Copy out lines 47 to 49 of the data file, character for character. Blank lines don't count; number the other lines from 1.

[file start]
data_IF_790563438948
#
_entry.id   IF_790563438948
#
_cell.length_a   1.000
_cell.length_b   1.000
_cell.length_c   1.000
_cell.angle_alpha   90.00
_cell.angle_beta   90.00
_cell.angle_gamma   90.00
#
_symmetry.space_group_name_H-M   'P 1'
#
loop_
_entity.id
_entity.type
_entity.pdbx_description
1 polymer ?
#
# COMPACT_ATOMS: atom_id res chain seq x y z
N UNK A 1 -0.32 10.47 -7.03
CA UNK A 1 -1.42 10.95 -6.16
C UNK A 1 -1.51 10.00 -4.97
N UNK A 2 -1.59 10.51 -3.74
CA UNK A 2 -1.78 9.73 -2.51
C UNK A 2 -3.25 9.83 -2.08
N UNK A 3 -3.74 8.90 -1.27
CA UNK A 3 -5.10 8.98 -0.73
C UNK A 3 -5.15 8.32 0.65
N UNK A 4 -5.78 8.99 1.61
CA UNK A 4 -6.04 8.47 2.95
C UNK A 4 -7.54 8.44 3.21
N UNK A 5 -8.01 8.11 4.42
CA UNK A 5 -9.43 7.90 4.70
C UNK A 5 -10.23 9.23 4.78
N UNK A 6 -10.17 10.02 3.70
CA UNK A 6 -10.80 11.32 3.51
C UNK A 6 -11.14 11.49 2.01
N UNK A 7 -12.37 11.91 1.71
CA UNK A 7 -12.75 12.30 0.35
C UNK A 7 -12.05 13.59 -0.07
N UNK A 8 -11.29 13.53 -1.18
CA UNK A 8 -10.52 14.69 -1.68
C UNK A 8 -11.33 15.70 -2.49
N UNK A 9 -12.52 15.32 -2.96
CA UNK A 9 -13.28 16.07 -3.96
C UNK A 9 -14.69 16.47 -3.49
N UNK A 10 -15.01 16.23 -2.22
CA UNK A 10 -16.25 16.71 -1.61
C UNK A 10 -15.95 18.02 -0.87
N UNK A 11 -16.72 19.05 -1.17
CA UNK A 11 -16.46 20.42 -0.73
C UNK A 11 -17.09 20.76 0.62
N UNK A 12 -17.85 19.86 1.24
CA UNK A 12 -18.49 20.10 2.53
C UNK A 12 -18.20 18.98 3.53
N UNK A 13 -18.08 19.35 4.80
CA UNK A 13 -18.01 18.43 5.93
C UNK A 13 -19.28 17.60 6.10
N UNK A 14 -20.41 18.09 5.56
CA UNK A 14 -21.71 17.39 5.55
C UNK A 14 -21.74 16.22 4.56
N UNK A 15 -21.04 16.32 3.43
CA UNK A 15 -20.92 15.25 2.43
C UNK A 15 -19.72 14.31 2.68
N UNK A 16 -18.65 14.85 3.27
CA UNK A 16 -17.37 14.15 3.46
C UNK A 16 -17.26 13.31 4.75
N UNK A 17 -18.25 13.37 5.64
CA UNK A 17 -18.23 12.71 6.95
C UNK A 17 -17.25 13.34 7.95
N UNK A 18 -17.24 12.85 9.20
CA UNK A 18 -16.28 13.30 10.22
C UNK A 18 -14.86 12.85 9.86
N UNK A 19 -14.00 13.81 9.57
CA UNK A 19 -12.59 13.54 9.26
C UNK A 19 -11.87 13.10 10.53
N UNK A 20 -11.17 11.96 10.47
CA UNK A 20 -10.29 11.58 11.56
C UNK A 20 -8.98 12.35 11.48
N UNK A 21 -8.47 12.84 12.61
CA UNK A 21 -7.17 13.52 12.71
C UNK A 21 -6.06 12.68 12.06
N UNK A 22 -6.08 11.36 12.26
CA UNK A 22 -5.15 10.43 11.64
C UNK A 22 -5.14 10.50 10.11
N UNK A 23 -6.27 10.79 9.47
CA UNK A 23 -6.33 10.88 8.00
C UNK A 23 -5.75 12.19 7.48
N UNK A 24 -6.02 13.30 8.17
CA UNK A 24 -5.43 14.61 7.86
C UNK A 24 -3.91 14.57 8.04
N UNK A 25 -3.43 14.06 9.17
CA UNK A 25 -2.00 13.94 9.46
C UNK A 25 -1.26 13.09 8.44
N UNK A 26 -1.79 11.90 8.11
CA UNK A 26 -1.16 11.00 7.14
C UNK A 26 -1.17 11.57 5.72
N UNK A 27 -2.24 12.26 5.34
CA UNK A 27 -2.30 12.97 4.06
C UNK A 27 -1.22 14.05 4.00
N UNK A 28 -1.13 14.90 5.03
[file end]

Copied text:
C UNK A 9 -14.69 16.47 -3.49
N UNK A 10 -15.01 16.23 -2.22
CA UNK A 10 -16.25 16.71 -1.61